Despite not being able to speak with voters, the bond lost by a margin of about 50 votes. The library board asked the Oxford Township Board of Trustees in July about putting the bond up for vote this November, which the board obliged by a 5-2 vote.
“We felt that the library and the people who support it deserved an opportunity to understand the picture and to engage in these types of dialogues to make a conscientious decision going forward,” Cloutier said.
According to Cloutier, the library owns all land required for the expansion, even though efforts were made to work with Oxford Community Schools and Oxford Township Parks and Recreation about securing easements to use the Oxford Elementary service road and pave the Powell Lake park’s parking lot, respectively. OCS decided to maintain the current agreement while the Parks were not interested in paving the lot. The youth services patio could be converted into a service route if need be.
Though the library has yet to officially submit the plans to the township Planning Commission, it has worked with township officials throughout the planning process. If approved, the plan will go before the commission.
“It is not common practice to go to zoning and planning for municipal projects before it is approved by the voter,” Cloutier said.
Cloutier is open to answering questions directly from and sharing details on the project with interested voters, who can contact him at 248-628-3034. Another meeting about the project and bond is Thursday, Oct. 28 at 10:30 a.m. The library has a page on its website about the bond and expansion, which can be found at

One Response to "Library capital improvement bond discussed"

  1. Norman Blackwell   October 20, 2021 at 9:44 am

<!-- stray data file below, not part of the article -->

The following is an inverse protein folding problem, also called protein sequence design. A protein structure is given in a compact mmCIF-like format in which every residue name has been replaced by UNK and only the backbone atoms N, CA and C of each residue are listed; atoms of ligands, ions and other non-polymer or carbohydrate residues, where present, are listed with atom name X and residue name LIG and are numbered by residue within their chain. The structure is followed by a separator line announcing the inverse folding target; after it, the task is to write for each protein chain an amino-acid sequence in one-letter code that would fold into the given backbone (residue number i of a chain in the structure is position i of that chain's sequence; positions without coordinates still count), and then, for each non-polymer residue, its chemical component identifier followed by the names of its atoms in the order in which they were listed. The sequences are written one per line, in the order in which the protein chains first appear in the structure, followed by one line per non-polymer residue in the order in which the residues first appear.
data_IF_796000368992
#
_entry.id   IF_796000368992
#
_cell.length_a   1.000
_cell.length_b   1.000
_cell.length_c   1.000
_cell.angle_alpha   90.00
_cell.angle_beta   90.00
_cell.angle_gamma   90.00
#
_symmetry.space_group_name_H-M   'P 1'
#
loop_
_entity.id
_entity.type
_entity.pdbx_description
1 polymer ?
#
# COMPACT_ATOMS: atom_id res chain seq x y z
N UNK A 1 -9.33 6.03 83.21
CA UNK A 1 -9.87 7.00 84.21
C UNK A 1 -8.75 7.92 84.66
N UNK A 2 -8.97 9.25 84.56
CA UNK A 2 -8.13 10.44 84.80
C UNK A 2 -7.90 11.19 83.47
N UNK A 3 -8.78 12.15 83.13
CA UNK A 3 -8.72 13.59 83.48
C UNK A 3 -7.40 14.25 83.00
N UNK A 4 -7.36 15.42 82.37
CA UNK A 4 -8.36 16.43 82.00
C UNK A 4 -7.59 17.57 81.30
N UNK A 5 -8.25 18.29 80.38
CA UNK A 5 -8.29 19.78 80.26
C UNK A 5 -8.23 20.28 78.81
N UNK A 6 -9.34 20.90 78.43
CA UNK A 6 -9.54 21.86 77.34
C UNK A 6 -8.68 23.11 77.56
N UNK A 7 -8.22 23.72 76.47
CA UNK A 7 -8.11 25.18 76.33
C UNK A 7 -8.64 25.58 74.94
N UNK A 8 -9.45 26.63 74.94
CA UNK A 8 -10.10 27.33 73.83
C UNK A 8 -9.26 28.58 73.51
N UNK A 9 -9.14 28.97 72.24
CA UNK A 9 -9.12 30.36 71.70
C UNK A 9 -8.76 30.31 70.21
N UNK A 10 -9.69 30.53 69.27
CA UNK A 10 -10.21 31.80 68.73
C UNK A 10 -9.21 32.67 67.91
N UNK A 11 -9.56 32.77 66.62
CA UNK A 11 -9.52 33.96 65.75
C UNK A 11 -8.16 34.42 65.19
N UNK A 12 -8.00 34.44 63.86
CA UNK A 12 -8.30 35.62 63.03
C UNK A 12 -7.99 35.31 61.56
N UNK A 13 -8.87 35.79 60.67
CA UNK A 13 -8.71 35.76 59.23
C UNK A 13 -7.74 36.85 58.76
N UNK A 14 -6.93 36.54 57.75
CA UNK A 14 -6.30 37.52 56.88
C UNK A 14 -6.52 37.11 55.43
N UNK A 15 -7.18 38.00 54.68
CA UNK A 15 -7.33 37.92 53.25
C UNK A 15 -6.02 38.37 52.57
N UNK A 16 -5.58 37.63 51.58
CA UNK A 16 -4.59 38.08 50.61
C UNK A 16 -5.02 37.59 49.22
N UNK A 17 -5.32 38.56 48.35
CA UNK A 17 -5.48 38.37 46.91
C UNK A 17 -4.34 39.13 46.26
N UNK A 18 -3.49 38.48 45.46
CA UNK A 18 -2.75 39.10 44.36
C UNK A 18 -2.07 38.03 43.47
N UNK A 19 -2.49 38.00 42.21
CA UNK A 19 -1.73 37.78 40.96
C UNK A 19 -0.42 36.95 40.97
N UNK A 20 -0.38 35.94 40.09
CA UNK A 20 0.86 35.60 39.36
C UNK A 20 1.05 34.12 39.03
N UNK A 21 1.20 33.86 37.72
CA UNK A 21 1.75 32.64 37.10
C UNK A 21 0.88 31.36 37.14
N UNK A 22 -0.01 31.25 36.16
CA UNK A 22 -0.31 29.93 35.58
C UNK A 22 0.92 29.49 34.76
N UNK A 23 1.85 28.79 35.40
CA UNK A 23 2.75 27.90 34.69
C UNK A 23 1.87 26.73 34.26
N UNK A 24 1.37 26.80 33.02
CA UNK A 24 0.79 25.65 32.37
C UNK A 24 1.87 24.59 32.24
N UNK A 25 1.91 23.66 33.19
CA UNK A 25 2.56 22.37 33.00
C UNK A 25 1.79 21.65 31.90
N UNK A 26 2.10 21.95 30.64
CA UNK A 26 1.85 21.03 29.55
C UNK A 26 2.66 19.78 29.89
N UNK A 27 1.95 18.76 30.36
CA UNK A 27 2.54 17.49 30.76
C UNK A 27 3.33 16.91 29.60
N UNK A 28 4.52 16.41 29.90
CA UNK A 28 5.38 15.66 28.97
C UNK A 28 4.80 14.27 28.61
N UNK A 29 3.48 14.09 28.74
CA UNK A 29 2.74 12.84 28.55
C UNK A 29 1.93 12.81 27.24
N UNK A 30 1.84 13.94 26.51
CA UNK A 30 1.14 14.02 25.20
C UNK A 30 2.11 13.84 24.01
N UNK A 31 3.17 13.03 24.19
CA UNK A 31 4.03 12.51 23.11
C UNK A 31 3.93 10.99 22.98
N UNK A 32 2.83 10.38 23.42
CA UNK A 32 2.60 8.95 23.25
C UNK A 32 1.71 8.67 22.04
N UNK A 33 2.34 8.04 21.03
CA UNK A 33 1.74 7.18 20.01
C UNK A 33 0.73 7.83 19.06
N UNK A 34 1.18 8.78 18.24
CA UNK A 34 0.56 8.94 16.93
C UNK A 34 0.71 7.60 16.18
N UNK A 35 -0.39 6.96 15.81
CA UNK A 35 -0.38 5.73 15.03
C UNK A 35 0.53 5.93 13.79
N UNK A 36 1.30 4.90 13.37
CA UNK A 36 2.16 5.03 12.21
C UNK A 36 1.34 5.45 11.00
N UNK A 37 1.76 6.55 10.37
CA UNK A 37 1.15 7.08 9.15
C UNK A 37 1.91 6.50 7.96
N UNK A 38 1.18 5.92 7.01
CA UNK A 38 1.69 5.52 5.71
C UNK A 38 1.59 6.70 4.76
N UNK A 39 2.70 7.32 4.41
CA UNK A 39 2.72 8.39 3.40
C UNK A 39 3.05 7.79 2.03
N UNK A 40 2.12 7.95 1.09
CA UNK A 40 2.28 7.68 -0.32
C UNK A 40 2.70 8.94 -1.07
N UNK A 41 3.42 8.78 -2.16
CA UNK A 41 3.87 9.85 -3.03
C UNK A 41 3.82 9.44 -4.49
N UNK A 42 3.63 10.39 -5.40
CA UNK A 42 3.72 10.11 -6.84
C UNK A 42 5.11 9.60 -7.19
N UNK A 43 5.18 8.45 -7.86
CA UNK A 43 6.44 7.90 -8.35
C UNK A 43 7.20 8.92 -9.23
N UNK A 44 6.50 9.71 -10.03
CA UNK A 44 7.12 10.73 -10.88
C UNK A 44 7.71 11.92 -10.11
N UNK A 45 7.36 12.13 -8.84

It seems to me, as I read this article, that this is a wish list of things that library administration wants, ignoring the relatively small size of our community (24,000 ish), that only a relatively small percentage of our population will ever use the library, that the internet and its vast resources make elements of library brick and mortar expansion obsolete before the cement can dry, and that we are in the midst of one of the worst periods of inflation that I can recall in my lifetime. There is no end in sight for our economic malaise right now and while prices on most every commodity and service (and local taxes for water and sewer double) continues to rise, wage increases are not keeping up. Hardship abounds for many in our community right now, but the library administration has chosen to ignore those hardships in place of a vision of a library for a much larger community that is in need of it.
    It is hard for me to believe that our library Board and administration is this tone deaf to the realities that this pandemic has wrought upon our community, it’s citizens and our pocketbooks. I urge our community to vote NO for this unnecessary proposal.